• Supermarket, Jerusalem. 2 killed, 28 injured.  29 March 2002
  • Café, Tel-Aviv.  1 killed, 30 injured.  4 April 2002
  • Ice cream parlour, Petah Tikva.  2 killed, 37 injured. 27 May 2002
  • Bus stop, North Jerusalem. 7 killed, 50 injured.  19 June 2002
  • Tel Aviv Central Bus Station. 23 killed, 120 injured, in double suicide bombing attack.  5 January 2003
  • Shopping centre, Afula. 3 killed, 70 injured.  19 May 2003 (an attack claimed jointly by the Al Aqsa Martyrs and Islamic Jihad)
  • Number 19 bus, Central Jerusalem.  11 killed, 50 injured.  29 January 2004
  • Number 14A bus, Central Jerusalem.  8 killed, 60 injured.  22 February 2004 (11 of the dead and injured were Israeli schoolchildren)
  • Ashdod port facilities, southern Israel. 10 killed, 16 injured.  10 March 2004 (an attack claimed jointly by the Al Aqsa Martyrs and Hamas)
  • Hitchhiking post, Jerusalem. 2 killed, 17 wounded.  22 September 2004.
  • Karni civilian crossing point from Gaza into Israel.  6 killed, 5 wounded during infiltration. 13 January 2005.  (Responsibility was claimed jointly by the Al Aqsa Martyrs, and by Hamas).
  • Bakery, Eilat, southern Israel.  3 killed in suicide bombing.  (The Al Aqsa Martyrs and Islamic Jihad each claimed responsibility for the attack).

The Kibbutz Metzer massacre 2002 – claimed by the Al Aqsa Martyrs

In October 2002 a gunman infiltrated Kibbutz Metzer in Northern Israel at night.  He entered the home of the Ohayon family.  He shot two children dead at point blank range, together with their mother, while she was reading them a bedtime story in their bedroom.  The children were aged 5 and 4.  The gunman then shot dead two more Israeli residents of the kibbutz, before escaping. 

The Fatah Al Aqsa Martyrs Brigade claimed responsibility for the massacre.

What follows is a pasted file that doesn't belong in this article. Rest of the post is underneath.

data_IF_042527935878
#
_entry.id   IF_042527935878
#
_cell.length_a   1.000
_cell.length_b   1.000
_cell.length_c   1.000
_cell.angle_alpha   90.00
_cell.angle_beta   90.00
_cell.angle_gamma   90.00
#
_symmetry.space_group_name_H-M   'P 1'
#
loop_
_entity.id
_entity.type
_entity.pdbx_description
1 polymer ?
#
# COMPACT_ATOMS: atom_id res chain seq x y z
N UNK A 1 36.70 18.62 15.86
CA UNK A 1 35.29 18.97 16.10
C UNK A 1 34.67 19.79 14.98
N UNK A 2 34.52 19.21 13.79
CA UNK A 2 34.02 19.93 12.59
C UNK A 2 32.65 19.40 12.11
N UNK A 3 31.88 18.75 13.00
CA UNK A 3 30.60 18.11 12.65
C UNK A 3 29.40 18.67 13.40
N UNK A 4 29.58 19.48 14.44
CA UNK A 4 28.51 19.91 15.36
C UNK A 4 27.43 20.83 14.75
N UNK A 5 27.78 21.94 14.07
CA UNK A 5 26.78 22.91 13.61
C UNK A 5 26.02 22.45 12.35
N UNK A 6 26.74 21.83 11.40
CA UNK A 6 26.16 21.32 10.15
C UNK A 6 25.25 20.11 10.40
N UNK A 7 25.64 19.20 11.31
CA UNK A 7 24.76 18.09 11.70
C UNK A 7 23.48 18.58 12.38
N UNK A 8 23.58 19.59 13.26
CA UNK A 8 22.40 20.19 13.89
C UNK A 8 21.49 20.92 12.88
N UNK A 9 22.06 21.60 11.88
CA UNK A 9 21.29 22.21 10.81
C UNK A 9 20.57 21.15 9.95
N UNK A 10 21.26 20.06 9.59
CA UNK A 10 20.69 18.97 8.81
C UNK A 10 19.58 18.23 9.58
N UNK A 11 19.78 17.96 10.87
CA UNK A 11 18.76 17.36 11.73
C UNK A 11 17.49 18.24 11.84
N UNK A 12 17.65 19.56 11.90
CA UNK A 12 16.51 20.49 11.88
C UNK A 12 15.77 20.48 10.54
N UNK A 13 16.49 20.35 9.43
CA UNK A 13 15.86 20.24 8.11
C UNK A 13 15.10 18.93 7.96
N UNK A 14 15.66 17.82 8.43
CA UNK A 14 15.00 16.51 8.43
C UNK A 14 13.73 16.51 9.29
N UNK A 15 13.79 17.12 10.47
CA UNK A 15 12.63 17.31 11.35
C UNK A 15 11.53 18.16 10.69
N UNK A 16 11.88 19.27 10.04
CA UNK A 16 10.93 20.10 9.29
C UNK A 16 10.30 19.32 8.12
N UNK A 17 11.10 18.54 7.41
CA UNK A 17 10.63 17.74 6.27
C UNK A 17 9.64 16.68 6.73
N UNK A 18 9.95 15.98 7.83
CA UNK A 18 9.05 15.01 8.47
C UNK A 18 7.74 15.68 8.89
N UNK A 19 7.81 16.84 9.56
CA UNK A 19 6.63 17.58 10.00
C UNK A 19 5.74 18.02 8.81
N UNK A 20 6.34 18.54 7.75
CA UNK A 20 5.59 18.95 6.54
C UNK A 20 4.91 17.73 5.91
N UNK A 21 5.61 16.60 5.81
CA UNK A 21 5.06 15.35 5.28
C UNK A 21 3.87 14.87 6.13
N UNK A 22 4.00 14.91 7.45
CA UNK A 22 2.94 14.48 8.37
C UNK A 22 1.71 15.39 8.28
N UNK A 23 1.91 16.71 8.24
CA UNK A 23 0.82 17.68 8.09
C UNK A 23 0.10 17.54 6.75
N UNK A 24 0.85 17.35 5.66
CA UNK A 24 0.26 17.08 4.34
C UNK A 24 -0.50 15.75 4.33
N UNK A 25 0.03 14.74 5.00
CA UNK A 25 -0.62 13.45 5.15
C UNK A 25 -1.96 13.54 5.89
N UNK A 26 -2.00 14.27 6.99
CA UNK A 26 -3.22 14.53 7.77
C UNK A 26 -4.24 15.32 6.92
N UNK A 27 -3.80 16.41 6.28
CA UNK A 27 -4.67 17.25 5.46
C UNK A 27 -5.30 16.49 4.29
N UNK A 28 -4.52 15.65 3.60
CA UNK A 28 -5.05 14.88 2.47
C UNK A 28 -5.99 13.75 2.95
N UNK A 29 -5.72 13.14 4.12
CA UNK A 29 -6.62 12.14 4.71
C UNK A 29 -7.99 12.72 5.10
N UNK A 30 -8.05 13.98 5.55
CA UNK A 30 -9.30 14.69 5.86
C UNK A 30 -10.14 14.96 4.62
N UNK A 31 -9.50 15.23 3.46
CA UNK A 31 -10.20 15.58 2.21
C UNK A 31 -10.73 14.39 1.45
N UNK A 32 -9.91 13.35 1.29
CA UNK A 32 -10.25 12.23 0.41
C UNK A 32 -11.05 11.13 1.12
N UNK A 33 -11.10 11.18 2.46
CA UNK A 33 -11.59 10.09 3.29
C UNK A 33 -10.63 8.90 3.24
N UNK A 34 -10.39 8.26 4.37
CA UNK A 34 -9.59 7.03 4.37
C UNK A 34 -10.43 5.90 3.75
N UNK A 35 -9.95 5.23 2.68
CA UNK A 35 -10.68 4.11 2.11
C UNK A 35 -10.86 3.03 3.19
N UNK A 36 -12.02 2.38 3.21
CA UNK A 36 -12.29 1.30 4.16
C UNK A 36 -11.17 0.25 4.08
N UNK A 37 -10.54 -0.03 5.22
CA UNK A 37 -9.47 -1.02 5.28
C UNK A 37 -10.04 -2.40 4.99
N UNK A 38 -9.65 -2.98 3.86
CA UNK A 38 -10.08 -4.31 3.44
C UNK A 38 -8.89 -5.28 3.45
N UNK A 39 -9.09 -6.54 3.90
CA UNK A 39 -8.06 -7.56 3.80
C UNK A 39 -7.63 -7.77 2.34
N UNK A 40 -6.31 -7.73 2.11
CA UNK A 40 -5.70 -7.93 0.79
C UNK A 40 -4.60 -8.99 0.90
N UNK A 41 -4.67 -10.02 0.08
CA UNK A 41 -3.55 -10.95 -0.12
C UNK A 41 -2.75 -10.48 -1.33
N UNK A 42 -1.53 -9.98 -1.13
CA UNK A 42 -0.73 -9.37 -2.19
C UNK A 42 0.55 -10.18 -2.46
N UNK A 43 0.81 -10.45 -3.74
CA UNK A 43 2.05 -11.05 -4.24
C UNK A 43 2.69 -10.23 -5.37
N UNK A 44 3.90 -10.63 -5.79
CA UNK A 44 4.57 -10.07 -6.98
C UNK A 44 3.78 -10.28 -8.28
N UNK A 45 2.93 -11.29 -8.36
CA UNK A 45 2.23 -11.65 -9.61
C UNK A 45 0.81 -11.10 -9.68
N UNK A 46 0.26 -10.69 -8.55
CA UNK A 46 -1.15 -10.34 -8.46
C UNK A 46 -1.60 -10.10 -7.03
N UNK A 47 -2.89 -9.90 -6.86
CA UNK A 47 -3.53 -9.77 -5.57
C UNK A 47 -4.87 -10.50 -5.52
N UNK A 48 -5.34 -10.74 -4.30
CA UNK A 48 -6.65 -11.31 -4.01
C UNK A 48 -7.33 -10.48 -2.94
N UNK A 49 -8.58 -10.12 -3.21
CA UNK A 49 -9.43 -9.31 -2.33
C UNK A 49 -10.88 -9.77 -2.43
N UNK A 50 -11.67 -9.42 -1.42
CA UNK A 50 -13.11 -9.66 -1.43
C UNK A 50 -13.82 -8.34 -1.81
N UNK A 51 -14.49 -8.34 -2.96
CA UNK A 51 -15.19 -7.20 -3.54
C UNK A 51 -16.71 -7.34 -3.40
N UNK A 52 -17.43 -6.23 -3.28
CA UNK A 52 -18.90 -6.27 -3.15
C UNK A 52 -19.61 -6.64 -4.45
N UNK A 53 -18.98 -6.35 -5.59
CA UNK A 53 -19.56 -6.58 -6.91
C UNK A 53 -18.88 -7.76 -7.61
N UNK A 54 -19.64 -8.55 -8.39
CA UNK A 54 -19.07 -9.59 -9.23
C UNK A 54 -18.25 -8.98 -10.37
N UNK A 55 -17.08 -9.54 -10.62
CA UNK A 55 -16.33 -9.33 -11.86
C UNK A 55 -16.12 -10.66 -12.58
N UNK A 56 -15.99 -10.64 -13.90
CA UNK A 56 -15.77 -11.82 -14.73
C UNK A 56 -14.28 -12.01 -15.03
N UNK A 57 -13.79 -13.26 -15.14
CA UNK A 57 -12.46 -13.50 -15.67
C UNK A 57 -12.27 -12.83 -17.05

For more on the Kibbutz Metzer killings: see Beyond Images Briefing 22

The Al Aqsa Martyrs Brigade as the “jewel in the crown” of Fatah

Media commentator and analyst Tom Gross reports on Palestinian political affairs, and frequently quotes statements made in Palestinian and Arab language media (see

On 12 August 2009, Gross reported the following statement which was made when Fatah confirmed the status of the Fatah Al Aqsa Martyrs.

Fatah spokesman Fahmi al-Zair’ir said:

“It is not possibly to rule out or marginalise the military option.   The Al-Aqsa Martyrs Brigades are the jewel in Fatah’s crown.  We must strengthen their status…. and maintain them in a state of alert.” 

A month earlier, on 7 July 2009, Kifah Radaydeh, who is also a Fatah spokeswoman, said (as reported and translated by Palestinian Media Watch –

“It has been said that we are negotiating for peace, but our goal has never been peace.  Peace is a means: the goal is Palestine….”

Related Beyond Images Briefings:

See All Beyond Images Briefings / Terrorism Against Israel

Beyond Images Briefing 12 – Israeli families devastated

Beyond Images Briefing 22 – Kibbutz Metzer: the day when idealism and horror collided

Beyond Images Briefing 78 – Palestinian suicide bombings 1994 – 2004: don’t let the world forget